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Comment & Response
January 13, 2015

Decision-Support Guide and Use of Prenatal Genetic Testing—Reply

Author Affiliations
  • 1Department of Obstetrics, Gynecology, and Reproductive Sciences, University of California, San Francisco
JAMA. 2015;313(2):200-201. doi:10.1001/jama.2014.16488

In Reply We concur with Dr Hehir and colleagues that a wide range of clinicians can provide high-quality, patient-centered, prenatal genetic counseling and that women considering invasive diagnostic testing usually meet with a trained professional to discuss risks and benefits prior to providing informed consent. However, because most pregnant women do not undergo invasive testing, they do not meet with such specialists.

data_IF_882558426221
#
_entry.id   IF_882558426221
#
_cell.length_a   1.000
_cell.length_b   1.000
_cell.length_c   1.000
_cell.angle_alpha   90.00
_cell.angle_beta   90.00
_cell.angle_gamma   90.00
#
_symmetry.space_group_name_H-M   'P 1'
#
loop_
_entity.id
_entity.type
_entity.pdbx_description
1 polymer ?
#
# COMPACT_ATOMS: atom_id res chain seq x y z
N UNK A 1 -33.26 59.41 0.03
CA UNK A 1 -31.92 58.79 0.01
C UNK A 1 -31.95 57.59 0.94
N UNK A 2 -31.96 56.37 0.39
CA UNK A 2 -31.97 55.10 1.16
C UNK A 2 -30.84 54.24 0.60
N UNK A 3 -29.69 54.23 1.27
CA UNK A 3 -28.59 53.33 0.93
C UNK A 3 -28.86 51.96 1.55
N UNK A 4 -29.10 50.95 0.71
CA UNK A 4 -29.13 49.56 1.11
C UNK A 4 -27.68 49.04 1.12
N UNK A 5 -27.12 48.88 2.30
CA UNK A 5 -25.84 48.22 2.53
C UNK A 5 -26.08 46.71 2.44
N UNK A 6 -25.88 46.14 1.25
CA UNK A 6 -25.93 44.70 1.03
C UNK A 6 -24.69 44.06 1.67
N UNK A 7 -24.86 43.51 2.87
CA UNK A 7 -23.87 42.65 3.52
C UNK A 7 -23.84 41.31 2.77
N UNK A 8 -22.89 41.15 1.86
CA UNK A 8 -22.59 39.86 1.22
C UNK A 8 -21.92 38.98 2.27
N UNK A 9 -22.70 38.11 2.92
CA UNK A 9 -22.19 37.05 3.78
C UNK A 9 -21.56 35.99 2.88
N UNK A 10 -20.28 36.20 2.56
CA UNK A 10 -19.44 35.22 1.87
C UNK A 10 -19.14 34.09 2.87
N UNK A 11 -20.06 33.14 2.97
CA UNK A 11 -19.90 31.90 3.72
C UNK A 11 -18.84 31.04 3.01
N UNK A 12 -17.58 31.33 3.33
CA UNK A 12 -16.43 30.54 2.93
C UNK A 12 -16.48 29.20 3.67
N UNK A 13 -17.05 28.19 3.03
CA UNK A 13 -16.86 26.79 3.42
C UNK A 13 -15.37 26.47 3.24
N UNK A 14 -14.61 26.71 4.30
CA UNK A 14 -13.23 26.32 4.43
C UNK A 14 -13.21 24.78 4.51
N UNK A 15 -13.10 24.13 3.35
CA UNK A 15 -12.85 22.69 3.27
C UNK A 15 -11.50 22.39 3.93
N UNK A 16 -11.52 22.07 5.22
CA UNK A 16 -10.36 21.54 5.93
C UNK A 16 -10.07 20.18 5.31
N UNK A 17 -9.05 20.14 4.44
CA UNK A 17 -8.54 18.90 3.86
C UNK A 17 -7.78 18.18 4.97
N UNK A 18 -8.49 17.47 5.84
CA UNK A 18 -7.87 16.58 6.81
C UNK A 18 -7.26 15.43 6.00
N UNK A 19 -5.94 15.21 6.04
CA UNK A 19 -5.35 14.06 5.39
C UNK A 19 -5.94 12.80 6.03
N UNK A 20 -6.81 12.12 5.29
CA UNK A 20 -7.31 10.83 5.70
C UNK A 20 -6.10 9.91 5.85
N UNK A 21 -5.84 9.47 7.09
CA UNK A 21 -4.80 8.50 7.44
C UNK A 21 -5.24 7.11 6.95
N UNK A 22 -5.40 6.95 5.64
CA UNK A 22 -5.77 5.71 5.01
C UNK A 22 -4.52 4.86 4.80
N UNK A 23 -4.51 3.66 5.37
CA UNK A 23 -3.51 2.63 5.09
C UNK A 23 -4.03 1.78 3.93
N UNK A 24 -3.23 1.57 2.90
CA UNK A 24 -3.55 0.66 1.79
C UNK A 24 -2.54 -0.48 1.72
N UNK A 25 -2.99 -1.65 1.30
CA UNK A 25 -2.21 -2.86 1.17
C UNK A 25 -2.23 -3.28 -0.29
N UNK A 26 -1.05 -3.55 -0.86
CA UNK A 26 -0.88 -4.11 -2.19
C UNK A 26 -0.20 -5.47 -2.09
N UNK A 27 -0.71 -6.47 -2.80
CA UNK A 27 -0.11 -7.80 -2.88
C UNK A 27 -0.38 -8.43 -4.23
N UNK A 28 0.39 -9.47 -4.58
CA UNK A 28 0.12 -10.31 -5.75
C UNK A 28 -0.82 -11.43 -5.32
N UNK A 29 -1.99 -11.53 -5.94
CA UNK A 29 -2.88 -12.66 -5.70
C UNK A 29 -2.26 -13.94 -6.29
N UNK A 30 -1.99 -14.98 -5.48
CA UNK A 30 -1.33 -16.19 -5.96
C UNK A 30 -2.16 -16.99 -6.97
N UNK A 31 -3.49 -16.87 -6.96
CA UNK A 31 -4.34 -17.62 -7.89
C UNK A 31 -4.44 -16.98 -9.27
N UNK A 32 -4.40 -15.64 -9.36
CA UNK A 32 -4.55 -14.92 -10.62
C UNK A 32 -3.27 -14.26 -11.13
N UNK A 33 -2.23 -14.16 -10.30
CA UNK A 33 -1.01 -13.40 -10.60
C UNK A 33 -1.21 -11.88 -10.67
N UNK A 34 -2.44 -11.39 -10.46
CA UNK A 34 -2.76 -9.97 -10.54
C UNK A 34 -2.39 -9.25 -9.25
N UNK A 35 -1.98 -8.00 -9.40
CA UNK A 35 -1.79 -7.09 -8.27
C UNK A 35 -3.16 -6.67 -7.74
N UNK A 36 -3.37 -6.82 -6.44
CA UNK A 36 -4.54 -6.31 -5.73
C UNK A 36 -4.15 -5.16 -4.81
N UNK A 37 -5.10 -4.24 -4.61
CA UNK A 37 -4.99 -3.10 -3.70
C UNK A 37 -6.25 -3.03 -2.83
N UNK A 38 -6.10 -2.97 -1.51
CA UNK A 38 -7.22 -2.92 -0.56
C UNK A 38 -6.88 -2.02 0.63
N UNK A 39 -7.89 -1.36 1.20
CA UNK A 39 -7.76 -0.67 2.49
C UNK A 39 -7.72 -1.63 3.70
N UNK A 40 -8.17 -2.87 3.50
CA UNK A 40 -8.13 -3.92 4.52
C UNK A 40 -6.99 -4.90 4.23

More commonly, women receive brief explanations of aneuploidy screening during their first or second prenatal visit, with little time to engage in nuanced shared decision making. We believe that such women could benefit from better information on their options and an opportunity to clarify their values, and that a decision-support guide can help ensure more informed decision making. Our intention was not to suggest that a computerized decision-support guide should replace genetic counseling. Rather, our goal was to gain an understanding of the decisions women from a range of sociodemographic backgrounds would make if they were fully informed about screening and testing options, their voluntary nature, and their potential outcomes, and did not face financial barriers to testing.

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